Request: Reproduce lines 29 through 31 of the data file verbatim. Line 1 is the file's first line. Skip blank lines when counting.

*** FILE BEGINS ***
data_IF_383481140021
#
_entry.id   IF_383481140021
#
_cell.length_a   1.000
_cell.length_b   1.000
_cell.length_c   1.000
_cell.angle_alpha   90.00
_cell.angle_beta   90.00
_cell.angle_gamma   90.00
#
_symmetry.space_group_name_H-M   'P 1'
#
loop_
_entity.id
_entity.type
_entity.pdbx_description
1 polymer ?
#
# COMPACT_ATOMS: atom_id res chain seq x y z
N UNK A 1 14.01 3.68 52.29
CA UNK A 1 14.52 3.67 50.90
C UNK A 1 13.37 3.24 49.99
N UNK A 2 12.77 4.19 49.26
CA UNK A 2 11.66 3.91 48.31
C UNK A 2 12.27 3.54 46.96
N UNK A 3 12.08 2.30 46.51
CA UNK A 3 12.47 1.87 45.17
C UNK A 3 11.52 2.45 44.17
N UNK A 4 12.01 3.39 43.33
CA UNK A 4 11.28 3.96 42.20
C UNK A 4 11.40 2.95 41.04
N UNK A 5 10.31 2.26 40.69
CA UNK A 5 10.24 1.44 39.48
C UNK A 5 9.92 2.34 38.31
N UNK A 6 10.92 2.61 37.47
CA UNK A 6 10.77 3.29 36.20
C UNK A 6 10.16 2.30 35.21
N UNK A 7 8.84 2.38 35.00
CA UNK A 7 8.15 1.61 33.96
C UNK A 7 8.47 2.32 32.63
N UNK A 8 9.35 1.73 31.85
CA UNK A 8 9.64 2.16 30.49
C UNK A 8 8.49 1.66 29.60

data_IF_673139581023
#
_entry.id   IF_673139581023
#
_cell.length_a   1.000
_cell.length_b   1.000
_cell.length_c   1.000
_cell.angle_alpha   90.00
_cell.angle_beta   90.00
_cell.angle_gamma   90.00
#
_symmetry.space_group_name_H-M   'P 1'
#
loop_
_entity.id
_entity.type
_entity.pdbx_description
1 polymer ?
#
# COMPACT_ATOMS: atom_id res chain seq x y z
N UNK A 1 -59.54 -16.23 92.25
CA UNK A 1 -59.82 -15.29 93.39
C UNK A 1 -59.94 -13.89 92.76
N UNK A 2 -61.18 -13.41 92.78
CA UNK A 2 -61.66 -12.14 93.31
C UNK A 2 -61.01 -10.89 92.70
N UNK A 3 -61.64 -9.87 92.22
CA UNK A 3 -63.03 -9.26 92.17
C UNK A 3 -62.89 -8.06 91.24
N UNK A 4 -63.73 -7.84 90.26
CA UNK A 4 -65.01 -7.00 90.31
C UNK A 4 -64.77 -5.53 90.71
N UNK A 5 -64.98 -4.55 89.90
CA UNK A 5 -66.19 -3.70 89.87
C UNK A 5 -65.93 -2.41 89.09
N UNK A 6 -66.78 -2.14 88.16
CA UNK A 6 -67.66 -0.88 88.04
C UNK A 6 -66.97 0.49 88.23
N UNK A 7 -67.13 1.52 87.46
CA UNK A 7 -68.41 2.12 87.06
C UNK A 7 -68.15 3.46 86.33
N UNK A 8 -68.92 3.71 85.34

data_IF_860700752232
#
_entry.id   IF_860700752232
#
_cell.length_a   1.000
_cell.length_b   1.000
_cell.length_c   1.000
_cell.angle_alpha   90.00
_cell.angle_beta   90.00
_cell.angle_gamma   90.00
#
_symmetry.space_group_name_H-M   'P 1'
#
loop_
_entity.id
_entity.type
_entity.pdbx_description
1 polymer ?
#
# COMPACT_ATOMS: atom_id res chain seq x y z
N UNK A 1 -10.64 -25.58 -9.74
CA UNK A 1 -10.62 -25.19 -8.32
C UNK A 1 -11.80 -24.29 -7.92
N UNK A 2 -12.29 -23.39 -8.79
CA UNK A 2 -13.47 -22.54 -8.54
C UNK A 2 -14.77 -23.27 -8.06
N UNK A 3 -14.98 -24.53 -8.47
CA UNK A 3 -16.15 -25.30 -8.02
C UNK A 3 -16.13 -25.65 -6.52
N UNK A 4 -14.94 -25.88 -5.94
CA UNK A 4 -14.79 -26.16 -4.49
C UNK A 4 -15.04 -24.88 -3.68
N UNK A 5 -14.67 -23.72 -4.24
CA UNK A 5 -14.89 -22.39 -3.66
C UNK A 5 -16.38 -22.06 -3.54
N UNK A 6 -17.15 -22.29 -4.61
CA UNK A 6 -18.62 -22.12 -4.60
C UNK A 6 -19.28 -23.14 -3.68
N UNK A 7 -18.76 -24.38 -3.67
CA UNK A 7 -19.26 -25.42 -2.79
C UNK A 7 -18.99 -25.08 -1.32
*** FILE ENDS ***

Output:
C UNK A 3 11.52 2.45 44.17
N UNK A 4 12.01 3.39 43.33
CA UNK A 4 11.28 3.96 42.20